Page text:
“In our in vivo experiment,” Rambukkana recounted, “we simply injected the live leprosy bacteria, and their lifeless bacterial products, into a standard immunodeficient mouse model. Within 72 hours, we could see significant demyelination damage to their nerves. Using a co-culture’ system developed by co-author James Salzer at New York University, M. leprae produced significant damage to the myelin sheaths 24 hours after attaching to the nerves. Unexpectedly,” he added, “the bacterium doesn’t have to enter the cell to cause this myelin degeneration. Instead, it hides out in the supporting cells that enclose non-myelin fibers, poised to initiate later attacks.”

“This suggests,” Salzer said, “that binding of M. leprae to the surface of the myelin sheath is sufficient to induce myelin breakdown presumably by activating signals inside the cell. Such signals could also be activated in other diseases that cause demyelination.”

“There are more than 10 million cases of leprosy in the world today,” Rambukkana observed. “Antibiotics can cure the disease bacteriologically. But the problem is that the neurological damage is irreversible. Patients who have had the disease still have a problem. Those inert bacterial products, which remain inside, are unable to get out easily. And those products can continue to cause the nerve damage. That is what we have shown in this Science paper. We don’t need the live M. leprae to cause leprosy. We can bring on the disease by the cell-wall fraction of the bacterium its product which alone can cause this pathology.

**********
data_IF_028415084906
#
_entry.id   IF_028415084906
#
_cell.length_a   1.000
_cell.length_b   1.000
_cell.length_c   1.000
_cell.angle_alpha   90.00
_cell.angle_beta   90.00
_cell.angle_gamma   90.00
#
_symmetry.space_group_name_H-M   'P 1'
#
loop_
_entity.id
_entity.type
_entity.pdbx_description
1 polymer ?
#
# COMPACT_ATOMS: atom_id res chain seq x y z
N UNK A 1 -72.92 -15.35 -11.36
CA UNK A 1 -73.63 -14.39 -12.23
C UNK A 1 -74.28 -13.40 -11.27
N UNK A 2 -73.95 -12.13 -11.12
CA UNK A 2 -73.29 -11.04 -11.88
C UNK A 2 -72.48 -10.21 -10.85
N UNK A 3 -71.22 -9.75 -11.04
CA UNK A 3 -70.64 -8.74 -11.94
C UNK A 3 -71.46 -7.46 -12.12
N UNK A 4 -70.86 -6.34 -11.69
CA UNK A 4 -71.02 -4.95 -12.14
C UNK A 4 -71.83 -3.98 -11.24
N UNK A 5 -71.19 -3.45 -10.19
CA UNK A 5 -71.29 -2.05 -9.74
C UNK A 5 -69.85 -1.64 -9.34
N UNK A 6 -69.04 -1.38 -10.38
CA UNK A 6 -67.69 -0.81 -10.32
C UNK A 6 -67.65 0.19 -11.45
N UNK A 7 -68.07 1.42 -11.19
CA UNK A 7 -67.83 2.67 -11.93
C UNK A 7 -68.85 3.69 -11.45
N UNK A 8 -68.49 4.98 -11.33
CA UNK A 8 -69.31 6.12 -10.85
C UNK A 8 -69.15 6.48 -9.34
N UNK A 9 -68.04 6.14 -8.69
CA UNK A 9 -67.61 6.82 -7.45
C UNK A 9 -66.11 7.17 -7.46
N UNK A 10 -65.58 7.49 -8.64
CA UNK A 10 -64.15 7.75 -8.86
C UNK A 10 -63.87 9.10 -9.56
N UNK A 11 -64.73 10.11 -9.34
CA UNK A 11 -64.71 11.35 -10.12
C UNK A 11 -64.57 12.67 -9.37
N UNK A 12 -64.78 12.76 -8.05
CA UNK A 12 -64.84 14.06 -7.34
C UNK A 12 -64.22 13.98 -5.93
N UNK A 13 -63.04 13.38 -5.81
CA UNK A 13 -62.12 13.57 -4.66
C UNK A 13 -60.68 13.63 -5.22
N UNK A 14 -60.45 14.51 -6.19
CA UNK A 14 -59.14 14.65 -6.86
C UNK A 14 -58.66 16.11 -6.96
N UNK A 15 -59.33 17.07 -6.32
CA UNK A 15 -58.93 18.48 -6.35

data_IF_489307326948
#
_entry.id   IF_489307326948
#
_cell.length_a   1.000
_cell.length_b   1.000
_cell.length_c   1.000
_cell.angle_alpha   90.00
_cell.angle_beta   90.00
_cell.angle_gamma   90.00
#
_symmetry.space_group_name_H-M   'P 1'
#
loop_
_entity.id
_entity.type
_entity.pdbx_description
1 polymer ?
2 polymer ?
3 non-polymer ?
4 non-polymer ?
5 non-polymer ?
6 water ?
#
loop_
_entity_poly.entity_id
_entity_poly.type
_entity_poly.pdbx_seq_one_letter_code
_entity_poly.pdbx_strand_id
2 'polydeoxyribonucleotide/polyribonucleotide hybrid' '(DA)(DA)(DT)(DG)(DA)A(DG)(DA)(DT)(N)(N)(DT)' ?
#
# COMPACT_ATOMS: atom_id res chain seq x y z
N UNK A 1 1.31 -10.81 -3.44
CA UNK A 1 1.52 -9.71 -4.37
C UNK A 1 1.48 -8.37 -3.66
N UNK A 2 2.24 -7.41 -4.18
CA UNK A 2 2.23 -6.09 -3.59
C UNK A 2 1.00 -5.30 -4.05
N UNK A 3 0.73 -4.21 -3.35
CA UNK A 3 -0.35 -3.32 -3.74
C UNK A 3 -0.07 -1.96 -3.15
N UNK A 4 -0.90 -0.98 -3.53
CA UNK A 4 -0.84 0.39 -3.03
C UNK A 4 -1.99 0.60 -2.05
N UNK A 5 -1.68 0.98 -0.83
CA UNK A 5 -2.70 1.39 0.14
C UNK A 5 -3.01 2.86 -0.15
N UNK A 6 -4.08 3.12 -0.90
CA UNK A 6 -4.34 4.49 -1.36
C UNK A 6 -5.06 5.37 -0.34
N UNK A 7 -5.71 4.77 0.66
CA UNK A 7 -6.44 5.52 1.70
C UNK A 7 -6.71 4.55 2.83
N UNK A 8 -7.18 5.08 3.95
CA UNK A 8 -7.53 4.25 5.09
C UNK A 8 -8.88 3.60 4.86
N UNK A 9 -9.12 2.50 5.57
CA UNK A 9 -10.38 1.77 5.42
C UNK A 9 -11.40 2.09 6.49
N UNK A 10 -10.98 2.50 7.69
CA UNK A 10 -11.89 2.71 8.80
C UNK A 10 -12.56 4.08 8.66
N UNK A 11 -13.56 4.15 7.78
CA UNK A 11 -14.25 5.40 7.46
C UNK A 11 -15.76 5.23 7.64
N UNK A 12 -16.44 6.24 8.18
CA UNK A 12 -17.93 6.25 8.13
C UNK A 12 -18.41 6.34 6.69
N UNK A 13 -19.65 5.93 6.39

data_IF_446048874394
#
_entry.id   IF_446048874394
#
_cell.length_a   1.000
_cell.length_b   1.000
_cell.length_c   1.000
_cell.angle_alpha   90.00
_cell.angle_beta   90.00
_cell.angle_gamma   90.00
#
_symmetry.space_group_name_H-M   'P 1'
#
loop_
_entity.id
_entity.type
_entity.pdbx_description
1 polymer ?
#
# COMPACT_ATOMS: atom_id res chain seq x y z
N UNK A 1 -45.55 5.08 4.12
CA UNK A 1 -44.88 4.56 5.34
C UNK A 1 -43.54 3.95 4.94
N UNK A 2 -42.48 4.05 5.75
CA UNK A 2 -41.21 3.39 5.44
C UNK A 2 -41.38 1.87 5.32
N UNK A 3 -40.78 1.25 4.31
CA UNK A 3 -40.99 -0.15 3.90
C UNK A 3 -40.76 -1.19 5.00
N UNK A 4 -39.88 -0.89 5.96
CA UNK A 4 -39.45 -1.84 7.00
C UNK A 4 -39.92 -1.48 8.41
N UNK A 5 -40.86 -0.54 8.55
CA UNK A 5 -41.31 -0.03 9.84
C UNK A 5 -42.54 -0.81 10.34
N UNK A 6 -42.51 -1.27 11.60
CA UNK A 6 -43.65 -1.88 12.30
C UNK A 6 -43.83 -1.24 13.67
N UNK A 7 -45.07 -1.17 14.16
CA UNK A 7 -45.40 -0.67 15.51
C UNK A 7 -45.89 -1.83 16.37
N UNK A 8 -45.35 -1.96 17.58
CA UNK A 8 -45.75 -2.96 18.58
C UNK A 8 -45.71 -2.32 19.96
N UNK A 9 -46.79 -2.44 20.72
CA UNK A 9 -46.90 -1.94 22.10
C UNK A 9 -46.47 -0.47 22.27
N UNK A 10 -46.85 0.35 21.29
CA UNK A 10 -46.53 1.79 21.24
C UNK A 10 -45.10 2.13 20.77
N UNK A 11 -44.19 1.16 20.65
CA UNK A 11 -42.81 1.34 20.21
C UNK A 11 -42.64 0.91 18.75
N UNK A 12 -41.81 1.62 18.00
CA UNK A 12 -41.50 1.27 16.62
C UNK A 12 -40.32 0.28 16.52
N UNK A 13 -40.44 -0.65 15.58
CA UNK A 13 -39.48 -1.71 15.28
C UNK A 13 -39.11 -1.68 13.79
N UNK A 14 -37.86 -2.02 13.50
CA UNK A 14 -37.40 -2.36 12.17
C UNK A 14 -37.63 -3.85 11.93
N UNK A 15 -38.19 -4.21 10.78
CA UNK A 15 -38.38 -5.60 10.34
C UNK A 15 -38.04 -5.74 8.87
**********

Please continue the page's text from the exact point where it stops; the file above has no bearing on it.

“This is fascinating, because the leprosy bug does not kill the nerve cells Our study shows that early infection is very important because this itself can cause the damage, which can have effects in the later stage, by perturbing the whole neural microenvironment.”

On Track Of Diagnostic Markers

Rambukkana said, “There is no diagnosis for the early stage in any neurological disease. We only diagnose MS when the patient cannot move, cannot read. Once you diagnose it, the damage has already occurred. So this finding is a good tool that we can use for diagnosis. If you use a known pathogen that can cause similar damage, how it caused the lesion will help us to understand the early stage, which, I believe, can be useful as common diagnostic markers for many demyelinating neurodegenerative diseases of which there are 10 or 15 known.”

He and his co-authors are looking for a diagnostic marker to tackle the question: What should be done with suspected early stage leprosy, rather than go immediately to inflammatory immune cells? He pictures a putative clinical scenario in using those markers to diagnose a suspect patient: “Hey, this guy may have leprosy,” or, “This guy is more genetically prone to get neurodegenerative diseases.”

Foreseeing the future, he said: “Our plan is not to deal clinically with leprosy only but also to use this as a model for dissecting the molecular basis of the demyelination process. We are really focused,” he concluded, “on the wider application not on leprosy per se.”